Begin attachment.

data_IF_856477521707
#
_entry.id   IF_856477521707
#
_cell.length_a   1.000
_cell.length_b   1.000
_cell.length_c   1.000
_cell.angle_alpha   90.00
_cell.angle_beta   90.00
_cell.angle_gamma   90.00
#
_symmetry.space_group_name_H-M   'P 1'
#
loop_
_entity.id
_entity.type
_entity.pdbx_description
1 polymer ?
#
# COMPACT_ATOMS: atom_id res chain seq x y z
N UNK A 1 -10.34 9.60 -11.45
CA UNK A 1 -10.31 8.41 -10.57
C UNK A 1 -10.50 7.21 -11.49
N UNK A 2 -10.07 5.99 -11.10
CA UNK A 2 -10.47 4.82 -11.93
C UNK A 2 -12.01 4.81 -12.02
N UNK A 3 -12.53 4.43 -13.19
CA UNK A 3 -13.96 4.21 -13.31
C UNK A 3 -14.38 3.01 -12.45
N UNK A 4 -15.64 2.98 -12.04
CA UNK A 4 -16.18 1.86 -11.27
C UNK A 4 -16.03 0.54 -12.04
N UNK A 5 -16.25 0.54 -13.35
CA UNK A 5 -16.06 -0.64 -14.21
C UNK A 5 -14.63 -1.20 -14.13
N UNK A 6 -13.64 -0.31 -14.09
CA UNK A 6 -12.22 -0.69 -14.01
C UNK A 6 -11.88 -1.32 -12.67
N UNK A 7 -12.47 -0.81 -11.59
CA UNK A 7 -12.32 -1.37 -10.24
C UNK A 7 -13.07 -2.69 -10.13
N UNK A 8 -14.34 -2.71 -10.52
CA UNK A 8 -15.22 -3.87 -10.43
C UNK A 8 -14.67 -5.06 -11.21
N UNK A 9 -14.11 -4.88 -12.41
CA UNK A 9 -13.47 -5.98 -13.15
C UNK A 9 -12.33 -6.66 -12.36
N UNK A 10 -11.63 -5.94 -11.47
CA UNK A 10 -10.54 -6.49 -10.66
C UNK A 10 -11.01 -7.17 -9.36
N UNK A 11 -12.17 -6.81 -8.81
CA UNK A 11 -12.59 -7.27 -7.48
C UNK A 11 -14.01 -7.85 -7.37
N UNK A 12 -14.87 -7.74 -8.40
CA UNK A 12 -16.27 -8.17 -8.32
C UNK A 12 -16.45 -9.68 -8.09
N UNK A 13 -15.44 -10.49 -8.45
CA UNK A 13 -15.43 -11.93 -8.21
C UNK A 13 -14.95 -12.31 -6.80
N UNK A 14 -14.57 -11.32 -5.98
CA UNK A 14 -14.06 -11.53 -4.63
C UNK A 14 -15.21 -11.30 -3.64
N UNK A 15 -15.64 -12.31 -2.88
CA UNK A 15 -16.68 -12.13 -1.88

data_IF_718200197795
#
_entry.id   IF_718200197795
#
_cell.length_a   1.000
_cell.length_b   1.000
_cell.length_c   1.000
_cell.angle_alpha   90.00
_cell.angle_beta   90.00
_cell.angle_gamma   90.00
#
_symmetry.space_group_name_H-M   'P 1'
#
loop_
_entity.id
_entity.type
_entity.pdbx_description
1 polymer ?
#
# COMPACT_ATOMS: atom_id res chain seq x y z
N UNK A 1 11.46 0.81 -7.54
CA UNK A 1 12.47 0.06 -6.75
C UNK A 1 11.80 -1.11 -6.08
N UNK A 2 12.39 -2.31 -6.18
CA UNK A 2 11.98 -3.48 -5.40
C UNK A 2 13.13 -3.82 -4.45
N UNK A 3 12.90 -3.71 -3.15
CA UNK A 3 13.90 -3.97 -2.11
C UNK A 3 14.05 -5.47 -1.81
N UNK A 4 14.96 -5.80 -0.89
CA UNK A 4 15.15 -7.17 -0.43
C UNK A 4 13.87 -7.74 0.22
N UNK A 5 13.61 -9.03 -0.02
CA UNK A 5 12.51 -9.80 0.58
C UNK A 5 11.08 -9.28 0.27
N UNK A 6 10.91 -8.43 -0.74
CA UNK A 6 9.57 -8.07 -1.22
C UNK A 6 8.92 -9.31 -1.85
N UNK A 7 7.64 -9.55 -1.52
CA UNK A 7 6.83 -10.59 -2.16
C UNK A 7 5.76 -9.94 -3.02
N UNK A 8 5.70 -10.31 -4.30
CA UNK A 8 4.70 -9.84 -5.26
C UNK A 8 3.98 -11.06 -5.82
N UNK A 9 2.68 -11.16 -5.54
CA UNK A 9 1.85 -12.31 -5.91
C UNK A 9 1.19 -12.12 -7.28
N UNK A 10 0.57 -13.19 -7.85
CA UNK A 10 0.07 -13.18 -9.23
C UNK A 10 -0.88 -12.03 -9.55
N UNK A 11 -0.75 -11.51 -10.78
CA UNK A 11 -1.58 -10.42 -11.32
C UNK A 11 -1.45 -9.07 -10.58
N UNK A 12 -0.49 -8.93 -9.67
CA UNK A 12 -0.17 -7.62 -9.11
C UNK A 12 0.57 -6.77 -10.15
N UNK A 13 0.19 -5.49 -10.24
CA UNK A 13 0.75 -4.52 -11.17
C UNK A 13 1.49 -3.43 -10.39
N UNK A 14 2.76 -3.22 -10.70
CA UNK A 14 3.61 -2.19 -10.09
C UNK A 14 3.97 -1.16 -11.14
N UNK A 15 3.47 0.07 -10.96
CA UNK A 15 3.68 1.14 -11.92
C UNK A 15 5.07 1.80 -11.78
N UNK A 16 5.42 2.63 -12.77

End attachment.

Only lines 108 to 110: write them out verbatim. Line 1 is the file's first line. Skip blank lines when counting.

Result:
C UNK A 8 3.98 -11.06 -5.82
N UNK A 9 2.68 -11.16 -5.54
CA UNK A 9 1.85 -12.31 -5.91